In possibly premature anticipation of our move to Hawaii and my home country (even if it’s not my home state), I’ve been contemplating all of the things I will soon be able to do with relative ease. Even though we’ve gotten used to the lifestyle here, and I hardly notice it anymore, life abroad can be extremely complicated. So here’s a list of the things I will soon be able to do.
Soon I will be able to go into a clothing store knowing that they will almost certainly have clothes in my size. Now whether or not I will be able to afford said clothes is a completely different matter. But if I was feeling crazy and just wanted to try on a fancy dress, I could simply ask for a size ten and know it would fit over my hips. I will hopefully not have to leave a shop near tears ever again.
Soon I will be able to read all signs and postings, including warnings about possibly dangerous mosquitoes and other harmful things in my environment. No longer will I have to walk past a sign featuring a picture of an angry insect and wonder what the hell it means. Of course, this means I’ll have to start obeying all of the signs as well. I will no longer be able to feign ignorance as a foreigner.
Soon I will be able to make small talk with people in line at the grocery store or in a cafe. I will be able to go into a shop and ask for help or inquire about a needed product. I will be able to talk to a cab driver with relative certainty that I will actually end up at my intended destination. Even though Honolulu is the most diverse city in America, there’s bound to be enough English speakers to accomplish everything I need to get done. You have no idea what a relief this is.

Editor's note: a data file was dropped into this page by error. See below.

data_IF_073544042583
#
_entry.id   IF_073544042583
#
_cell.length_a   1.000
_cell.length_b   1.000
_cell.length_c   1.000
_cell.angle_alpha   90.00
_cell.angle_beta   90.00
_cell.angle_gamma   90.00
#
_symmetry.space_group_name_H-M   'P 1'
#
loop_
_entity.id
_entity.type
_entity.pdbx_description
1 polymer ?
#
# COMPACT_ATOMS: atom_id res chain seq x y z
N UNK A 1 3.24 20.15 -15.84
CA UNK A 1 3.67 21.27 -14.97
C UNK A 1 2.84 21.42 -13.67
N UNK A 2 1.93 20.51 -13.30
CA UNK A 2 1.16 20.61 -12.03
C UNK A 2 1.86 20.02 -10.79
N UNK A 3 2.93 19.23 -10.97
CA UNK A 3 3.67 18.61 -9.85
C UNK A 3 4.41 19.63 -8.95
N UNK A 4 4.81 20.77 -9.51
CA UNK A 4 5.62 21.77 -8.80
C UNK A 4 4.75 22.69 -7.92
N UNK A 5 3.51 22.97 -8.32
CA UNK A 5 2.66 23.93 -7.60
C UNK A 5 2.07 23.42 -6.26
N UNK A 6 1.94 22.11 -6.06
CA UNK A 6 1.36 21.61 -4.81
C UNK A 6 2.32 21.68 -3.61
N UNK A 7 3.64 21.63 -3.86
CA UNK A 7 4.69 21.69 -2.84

Soon I will be able to see stars and breathe fresh air. The trade winds carry the pollution away from Honolulu so there’s very little if any smog. The air is clear and fresh and most everywhere smells of flowers or the sea.
Soon I will be able to simply call people on the phone without it costing a million dollars. Night and day will not be reversed. There’s only a two hour time difference between Hawaii and the west coast. It will be so much easier to communicate with my family back home.
Soon I will be able to drink tap water. If I am thirsty, I can simply get a glass, go to the sink, fill it, and drink it without worry of illness. I will not have to walk around the corner to the shop late at night if we run out of water. How convenient is that?
Soon I will be able to eat in more than five restaurants in my town. In fact, I have a feeling there will be so many little great places to eat, it will be overwhelming. I’ll also be able to go into the grocery store and know what I’m looking at. I won’t have to drive all over town to buy things like beans or cheese. It will all be in one convenient location. It’s like a miracle or something.
Soon I will be able to go to the library. I just read that Honolulu has a pretty sweet downtown library, and I’m really excited about being able to read stuff for free, especially cookbooks. They’re so expensive that I love to be able to preview them before buying in case they ending up not actually having anything delicious inside. As soon as I get an apartment, I’m getting a library card. I can’t wait.
It’s still possible that everything could come crashing down, and we won’t be able to go to Hawaii for some crazy reason. However, we’re going to do everything in our power to make sure that by August 2nd we’re aboard a plane to paradise. Book your spot on my futon soon. There may be a waiting list.